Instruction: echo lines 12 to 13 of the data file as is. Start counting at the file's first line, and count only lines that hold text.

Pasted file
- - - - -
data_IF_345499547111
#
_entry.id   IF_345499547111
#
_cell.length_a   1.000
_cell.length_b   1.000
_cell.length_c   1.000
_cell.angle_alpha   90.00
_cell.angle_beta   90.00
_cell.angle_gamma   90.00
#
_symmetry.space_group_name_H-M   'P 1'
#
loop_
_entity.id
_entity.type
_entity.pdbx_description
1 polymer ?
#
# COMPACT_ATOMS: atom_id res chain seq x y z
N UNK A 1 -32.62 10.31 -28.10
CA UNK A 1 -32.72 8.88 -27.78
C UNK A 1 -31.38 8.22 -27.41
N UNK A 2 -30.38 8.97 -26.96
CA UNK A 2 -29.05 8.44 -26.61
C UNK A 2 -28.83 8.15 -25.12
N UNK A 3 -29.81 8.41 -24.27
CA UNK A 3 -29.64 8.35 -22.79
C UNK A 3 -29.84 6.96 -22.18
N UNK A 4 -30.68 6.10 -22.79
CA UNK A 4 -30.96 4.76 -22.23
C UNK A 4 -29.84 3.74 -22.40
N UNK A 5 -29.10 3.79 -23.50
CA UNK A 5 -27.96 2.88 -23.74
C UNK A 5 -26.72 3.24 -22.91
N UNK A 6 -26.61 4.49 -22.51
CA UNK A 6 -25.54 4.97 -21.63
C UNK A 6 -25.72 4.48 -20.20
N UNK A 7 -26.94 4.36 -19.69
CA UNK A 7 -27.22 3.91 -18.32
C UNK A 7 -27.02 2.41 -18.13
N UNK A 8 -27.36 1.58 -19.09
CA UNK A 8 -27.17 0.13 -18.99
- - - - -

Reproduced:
_symmetry.space_group_name_H-M   'P 1'
#